Hey guys! For all of you new Jays reading this blog, you’re in the right spot. Just because you’re already admitted doesn’t mean you can’t read my blog. I’m here to help, and more importantly I’m here to help you. So, here’s some advice from my experience. Both for surviving the classes you’re in now, and for when it comes time to sign up for more near the end of the semester.
First – ONLY BRING YOUR LAPTOP TO CLASS IF IT IS TOTALLY AND COMPLETELY NECESSARY!!! I cannot stress this enough. I don’t care how dedicated of a scholar you are, computers are not going to aid you unless you need to take notes really quickly. I attended my Theology class with ever intention of using my computer to take notes and I spent it trying to beat the score of the kid beside me in “Robot Unicorn Attack.” For one thing, I never did and for another I never paid attention. In my 300-level Classics course the next semester, however, I did use it for notes. So, just make sure to ONLY bring it if you REALLY need it.
FUTHERMORE it can also be really distracting to the people around you. For example, see the Rainbow Unicorn Attack guy. Also, my Ethics course last semester had a few laptops and they were almost never paying attention. Some of them weren’t even on facebook and that was the worst – they were blocking the view of the board, not paying attention and you couldn’t figure out what they were doing.
Don’t be that guy.
Second – Find your perfect study place. And actually spend some time there. The library is good for some – it’s quiet and you have resources right there to help you out. For others, it’s really eerie and quiet and cold and they don’t want to spend any more time than they have to there. That’s fine; try Skutt, or the first floor of Creighton Hall, or the study room in your dorm, or that really pretty area in Rigge/Hickson-Leid. It’s really tempting to just work in your room but it can be so distracting, especially if you’re close with your roommate or if you live in a loud dorm. In my experience, you hold yourself a bit more accountable when you’re not “at home”. Also, for bonus motivation, don’t take your laptop charger with you!
Third – when it comes to registration time, use Ratemyprofessors.com. It’s a resource, and it’s mostly accurate, and it’s very helpful. In the end, you may be screwed over with that Anthropology professor that the reviews recommended you enroll an extra semester rather than take, but you may have ended up with the least-worst-rated Theology professor at the same time. Check it.
Fourthly – don’t panic about registration times. They tend to suck, but there’s nothing you can do about them. I recommend that you do not check the nest until about two or three days before you register, otherwise you might end up planning your schedule around class X that is full when you go to sign up. Stop panicking, it will be better next year.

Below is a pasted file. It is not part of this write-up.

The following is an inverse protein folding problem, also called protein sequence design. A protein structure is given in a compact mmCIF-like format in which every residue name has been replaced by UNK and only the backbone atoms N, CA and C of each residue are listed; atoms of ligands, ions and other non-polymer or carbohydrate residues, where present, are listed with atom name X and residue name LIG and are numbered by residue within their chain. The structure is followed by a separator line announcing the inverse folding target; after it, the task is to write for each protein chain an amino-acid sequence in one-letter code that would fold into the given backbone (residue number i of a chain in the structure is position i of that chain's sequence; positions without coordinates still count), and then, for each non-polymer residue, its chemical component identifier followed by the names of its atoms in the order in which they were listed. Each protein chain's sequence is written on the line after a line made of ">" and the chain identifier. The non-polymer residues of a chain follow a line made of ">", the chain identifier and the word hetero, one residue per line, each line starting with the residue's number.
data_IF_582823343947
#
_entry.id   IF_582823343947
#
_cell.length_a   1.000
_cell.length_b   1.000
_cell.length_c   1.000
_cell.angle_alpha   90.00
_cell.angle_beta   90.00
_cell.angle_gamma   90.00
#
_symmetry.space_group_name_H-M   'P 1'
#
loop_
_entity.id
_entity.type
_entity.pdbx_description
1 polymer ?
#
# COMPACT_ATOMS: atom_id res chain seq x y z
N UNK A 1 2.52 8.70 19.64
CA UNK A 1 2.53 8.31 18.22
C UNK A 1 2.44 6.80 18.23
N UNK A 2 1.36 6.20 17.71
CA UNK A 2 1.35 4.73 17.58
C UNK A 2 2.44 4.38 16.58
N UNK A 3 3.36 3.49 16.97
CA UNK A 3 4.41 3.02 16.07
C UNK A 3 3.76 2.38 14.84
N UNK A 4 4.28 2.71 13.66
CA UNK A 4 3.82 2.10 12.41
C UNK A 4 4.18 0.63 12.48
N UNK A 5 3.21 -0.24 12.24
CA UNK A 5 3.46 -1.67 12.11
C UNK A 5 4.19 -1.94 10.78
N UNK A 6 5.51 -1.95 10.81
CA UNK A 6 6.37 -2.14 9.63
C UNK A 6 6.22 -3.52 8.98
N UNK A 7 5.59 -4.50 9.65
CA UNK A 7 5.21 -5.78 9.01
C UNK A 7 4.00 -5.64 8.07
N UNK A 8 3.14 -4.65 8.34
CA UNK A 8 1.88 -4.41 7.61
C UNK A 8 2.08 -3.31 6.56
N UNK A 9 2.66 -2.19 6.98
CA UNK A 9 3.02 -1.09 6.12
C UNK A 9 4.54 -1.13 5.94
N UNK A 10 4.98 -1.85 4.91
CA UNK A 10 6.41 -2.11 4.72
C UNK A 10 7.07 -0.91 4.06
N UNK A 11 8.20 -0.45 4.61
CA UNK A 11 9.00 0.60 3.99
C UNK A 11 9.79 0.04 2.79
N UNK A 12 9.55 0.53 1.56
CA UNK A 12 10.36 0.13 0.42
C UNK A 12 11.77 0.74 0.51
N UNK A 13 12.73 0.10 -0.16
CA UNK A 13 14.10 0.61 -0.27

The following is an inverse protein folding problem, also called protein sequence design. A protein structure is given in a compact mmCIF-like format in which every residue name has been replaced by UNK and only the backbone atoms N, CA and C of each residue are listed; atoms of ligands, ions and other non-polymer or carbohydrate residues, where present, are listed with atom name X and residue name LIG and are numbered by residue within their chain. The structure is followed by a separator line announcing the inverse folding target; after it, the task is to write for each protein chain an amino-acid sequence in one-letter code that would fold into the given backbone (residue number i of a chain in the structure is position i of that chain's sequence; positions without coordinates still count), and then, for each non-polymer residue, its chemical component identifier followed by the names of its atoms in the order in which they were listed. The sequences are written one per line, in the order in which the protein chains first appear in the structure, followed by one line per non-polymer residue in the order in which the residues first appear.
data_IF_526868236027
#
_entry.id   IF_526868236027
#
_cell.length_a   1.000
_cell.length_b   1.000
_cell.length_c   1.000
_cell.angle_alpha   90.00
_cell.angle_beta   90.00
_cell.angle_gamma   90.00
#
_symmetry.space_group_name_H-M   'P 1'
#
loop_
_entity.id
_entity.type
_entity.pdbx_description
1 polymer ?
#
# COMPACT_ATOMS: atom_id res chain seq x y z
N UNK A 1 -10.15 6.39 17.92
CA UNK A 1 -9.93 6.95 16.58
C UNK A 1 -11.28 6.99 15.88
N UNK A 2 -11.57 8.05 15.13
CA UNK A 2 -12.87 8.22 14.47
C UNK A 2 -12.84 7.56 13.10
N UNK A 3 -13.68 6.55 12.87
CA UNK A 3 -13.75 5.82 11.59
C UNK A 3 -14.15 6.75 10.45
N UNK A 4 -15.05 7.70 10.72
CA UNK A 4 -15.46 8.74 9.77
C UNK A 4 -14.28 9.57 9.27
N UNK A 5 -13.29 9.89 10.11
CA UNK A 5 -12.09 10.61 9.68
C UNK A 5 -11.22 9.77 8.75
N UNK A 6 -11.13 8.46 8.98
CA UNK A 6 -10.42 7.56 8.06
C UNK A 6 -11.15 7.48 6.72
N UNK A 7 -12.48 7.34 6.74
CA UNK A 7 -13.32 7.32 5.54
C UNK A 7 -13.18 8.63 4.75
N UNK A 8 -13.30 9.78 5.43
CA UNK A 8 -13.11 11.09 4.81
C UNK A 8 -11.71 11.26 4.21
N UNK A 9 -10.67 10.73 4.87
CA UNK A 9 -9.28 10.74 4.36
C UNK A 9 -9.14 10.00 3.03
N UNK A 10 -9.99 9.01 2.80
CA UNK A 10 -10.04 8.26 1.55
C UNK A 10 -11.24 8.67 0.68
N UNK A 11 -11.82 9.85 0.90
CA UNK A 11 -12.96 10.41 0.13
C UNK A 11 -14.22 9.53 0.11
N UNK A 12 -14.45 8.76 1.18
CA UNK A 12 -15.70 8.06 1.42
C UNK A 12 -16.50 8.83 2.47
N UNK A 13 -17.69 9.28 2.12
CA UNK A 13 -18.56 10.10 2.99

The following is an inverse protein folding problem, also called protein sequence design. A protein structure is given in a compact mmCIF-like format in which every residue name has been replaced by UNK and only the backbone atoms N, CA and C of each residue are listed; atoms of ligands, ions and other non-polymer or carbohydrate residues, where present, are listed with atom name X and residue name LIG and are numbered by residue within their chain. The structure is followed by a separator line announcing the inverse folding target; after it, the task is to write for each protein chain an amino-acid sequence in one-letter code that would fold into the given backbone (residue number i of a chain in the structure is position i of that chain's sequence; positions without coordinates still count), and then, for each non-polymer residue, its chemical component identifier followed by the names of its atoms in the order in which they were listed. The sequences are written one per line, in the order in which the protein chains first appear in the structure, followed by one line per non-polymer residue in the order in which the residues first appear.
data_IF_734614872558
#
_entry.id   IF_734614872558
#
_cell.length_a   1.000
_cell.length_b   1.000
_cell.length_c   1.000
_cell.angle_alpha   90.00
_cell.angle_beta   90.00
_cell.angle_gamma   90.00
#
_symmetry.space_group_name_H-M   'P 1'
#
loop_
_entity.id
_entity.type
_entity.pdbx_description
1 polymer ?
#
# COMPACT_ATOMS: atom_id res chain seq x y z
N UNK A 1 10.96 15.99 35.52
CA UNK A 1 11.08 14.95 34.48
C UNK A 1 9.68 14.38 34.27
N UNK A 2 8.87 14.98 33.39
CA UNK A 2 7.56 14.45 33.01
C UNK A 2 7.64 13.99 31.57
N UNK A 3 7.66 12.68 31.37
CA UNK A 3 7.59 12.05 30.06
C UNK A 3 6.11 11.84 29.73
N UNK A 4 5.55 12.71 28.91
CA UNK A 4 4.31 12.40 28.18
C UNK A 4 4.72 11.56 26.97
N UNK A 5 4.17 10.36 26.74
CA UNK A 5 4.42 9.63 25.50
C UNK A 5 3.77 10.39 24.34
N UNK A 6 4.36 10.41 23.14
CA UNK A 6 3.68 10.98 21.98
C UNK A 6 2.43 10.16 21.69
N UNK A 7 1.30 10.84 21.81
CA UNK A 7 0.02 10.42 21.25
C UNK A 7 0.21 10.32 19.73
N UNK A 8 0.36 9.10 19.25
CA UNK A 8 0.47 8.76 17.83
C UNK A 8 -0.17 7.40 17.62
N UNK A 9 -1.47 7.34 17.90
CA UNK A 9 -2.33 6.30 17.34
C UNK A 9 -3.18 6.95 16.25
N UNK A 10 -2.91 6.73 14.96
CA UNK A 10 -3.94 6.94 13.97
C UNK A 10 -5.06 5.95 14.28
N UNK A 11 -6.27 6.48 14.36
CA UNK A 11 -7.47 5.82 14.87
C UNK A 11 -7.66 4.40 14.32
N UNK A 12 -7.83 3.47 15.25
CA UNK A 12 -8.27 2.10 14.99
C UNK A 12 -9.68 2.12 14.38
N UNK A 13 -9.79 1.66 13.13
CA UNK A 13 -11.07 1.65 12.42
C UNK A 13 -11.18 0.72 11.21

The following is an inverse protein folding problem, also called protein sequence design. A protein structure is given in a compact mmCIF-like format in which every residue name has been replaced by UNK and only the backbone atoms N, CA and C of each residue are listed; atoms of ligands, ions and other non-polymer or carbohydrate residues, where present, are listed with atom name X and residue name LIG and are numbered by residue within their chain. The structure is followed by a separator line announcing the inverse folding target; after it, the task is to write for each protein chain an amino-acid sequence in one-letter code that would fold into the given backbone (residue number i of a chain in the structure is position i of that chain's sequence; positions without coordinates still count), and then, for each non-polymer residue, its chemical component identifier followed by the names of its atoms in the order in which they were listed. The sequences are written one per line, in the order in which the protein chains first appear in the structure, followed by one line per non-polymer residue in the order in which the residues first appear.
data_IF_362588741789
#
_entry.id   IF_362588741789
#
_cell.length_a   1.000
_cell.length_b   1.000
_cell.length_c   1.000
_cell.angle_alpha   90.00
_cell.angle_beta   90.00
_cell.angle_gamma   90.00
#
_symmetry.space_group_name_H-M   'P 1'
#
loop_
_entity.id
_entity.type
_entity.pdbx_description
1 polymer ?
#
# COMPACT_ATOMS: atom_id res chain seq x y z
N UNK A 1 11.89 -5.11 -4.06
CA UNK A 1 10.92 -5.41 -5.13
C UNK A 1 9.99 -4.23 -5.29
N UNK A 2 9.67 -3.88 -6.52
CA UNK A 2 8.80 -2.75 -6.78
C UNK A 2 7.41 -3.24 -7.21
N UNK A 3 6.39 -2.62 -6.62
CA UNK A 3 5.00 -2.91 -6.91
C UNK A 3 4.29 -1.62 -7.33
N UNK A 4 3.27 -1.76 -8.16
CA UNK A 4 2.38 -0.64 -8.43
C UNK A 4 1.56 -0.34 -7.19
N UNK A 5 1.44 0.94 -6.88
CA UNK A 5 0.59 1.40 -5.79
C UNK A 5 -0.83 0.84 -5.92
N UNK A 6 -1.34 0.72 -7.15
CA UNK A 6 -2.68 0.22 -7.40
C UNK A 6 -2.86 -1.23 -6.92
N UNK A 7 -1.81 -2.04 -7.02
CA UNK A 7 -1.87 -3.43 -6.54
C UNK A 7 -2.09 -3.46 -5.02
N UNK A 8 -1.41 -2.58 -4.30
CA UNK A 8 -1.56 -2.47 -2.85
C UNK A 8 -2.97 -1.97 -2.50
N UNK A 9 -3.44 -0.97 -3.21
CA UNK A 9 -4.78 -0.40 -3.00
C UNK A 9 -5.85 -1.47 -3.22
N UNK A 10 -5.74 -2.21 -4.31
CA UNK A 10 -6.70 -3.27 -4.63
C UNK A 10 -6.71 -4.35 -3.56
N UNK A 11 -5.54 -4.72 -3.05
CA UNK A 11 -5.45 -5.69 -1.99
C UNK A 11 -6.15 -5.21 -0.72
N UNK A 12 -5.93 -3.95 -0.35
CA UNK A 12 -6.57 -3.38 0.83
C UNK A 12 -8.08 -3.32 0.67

Fact: The time you get for registering, except when it comes time to register for your first semester of your freshman year, is dependent on how many credit hours you have. So, for you readers still in High School – take those dang AP tests, they’ll come in handy next year. Your first registration experience is totally random.
Fifth – actually do your work. Yes, I know, this is totally obvious but I have a story. See, my first semester I was in Math 201. It’s a basic class(and, thanks to it, I never have to take another math class ever again! haha, suckers) and the homework answers were, for the most part, in the back of the book and completion. We would have graded 1-or-2-question “homework quizzes” that we could compare our answers with our neighbors every day, and for the tests she would provide practice exams on blueline that were the same basic format. I barely got my B.
It is so easy to get behind once you miss a single thing. Just keep going, and do the work.
Sixth – going back to preparing for next semester. Talk to your peers about what books they have, and what they need. You can sell your books to them, or buy them from other students rather than the book store. They’re really overpriced(not sorry bookstore!) in most cases. Another resource is bigwords.com (shamelessplug), where you can enter the isbn, and they compare prices all over the spectrum so you can get the cheapest books. There should be a facebook group for your class, and for you freshman that means that older students will probably be posting there too. I’m also fairly certain there’s a book exchange group.
Fact: To figure out the isbn numbers of your books, and what you need specifically without relying on the bookstore to package it all for you, here’s what you do: Go to the NEST, student services, registration, student detail schedule, the term you need, and then “view course materials” another way is after you register, going to the “worksheet” and clicking on the CRN number.
That’s about all I have for you this time, welcome to another awesome year, let me know if you have any questions, and thanks for reading!